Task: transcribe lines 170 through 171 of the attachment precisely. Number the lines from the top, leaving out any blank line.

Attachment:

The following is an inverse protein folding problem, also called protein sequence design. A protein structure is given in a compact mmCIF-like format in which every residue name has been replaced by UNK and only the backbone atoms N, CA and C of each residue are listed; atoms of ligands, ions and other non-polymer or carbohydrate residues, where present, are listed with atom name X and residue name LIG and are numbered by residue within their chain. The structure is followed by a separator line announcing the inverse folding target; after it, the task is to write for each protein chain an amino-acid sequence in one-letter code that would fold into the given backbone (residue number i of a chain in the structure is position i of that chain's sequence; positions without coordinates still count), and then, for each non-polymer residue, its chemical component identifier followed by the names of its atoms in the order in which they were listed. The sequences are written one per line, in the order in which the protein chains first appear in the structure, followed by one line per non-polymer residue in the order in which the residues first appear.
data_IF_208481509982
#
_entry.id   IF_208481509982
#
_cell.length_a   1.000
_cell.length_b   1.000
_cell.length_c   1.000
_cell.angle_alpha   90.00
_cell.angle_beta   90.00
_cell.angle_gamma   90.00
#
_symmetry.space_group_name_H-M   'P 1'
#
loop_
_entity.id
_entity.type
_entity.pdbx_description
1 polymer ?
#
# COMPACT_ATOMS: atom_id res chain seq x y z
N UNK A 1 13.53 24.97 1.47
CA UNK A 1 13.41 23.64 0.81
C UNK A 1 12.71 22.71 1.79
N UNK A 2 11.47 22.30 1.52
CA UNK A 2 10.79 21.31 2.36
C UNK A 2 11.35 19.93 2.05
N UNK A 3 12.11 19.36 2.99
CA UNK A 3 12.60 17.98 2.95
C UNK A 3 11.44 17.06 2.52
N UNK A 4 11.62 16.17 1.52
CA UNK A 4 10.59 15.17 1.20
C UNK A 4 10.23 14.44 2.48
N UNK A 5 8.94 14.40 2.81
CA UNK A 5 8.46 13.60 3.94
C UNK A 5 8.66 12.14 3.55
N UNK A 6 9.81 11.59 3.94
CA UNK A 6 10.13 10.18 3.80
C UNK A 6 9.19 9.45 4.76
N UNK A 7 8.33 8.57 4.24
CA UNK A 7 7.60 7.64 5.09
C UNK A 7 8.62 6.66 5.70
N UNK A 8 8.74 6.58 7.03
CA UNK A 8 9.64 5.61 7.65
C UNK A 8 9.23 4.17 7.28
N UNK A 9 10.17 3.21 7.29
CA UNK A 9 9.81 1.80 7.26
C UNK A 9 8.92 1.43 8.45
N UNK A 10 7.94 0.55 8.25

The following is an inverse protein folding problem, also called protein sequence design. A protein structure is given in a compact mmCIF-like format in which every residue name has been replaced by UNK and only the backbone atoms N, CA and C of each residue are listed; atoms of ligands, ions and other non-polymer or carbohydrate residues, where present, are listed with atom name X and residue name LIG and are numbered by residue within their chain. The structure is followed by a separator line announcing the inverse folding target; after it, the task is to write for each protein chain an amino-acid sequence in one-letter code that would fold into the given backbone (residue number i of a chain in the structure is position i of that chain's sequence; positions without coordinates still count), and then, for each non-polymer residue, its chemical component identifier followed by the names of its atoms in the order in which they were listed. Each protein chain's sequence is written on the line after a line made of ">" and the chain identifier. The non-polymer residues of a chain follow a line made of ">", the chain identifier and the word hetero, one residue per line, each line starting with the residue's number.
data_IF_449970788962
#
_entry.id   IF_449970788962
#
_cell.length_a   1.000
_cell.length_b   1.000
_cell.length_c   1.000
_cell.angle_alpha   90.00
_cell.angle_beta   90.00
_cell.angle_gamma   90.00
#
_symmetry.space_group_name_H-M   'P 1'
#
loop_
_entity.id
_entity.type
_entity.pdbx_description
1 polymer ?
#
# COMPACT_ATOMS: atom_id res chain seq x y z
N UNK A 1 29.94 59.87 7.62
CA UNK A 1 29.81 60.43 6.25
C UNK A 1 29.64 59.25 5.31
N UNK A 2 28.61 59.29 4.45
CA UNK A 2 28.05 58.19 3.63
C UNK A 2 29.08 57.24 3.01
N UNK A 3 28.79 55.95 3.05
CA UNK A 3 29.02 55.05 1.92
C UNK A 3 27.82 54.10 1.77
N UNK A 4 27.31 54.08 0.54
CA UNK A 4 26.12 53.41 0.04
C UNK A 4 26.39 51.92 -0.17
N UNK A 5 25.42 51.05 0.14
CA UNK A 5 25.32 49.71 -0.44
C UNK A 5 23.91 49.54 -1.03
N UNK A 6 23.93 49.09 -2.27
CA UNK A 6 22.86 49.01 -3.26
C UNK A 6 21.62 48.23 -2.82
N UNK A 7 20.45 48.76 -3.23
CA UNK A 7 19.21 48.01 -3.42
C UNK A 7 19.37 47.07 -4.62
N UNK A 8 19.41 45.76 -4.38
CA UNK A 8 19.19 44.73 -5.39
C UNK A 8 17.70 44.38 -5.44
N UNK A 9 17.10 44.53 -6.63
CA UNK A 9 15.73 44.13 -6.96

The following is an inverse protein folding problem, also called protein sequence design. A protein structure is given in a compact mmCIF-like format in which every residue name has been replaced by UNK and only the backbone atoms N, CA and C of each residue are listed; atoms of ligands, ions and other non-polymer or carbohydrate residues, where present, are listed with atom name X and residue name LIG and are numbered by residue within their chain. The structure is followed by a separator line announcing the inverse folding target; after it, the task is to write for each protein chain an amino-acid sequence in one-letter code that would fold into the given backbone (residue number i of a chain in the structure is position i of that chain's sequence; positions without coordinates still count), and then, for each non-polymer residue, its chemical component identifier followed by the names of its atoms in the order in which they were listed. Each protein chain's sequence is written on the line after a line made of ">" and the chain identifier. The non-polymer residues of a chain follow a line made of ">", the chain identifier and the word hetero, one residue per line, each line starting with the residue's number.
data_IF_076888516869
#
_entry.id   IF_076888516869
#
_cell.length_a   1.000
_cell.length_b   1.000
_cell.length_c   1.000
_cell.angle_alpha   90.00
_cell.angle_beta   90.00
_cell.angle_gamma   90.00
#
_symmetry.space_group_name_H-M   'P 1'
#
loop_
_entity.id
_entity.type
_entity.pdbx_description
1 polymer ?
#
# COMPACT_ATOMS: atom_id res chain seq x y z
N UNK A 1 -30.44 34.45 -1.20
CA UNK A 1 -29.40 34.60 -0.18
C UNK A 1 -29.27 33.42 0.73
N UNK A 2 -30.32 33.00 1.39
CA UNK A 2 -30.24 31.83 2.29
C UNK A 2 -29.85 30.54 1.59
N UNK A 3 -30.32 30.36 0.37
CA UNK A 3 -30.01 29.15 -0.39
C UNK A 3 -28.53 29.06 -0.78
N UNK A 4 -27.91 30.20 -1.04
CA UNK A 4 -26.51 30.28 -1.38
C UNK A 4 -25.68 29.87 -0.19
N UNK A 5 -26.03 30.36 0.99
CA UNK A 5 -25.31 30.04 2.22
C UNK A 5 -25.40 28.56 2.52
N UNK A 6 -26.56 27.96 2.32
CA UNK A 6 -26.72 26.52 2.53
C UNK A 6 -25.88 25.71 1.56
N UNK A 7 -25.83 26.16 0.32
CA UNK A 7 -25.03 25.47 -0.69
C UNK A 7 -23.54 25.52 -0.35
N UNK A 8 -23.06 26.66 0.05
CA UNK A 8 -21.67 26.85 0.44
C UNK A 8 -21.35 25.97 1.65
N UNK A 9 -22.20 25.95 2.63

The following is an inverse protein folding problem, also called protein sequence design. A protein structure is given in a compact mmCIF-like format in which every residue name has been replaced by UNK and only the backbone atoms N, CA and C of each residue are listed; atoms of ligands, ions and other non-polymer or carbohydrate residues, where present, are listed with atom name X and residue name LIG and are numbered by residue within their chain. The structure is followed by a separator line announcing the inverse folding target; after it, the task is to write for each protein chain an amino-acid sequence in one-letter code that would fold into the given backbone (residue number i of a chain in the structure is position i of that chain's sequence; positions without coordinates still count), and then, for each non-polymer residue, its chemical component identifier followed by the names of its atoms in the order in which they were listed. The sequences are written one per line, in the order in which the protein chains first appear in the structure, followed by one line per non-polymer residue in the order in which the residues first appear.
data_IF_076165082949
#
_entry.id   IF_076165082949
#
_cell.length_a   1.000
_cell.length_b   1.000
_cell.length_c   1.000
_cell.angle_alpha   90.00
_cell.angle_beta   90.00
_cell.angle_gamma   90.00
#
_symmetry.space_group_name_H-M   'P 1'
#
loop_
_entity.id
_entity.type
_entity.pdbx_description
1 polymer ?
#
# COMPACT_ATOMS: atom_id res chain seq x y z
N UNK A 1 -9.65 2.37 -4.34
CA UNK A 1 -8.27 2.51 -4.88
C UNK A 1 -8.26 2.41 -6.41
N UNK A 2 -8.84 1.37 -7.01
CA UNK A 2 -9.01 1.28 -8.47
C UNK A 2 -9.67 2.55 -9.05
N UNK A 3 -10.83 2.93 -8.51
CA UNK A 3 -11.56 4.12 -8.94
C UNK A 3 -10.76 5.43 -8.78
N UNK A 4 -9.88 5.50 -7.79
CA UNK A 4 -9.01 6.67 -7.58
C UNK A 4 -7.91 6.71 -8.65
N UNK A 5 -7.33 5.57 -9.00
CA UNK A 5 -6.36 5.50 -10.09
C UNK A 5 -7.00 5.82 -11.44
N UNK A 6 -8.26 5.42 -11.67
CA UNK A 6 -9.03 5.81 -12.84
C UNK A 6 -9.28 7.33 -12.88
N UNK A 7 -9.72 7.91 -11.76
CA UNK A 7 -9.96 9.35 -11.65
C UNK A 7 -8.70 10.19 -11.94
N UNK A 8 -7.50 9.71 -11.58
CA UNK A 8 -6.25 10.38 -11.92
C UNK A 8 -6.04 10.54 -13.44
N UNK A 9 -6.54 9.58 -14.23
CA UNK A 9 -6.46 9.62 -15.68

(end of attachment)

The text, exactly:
N UNK A 3 -10.83 2.93 -8.51
CA UNK A 3 -11.56 4.12 -8.94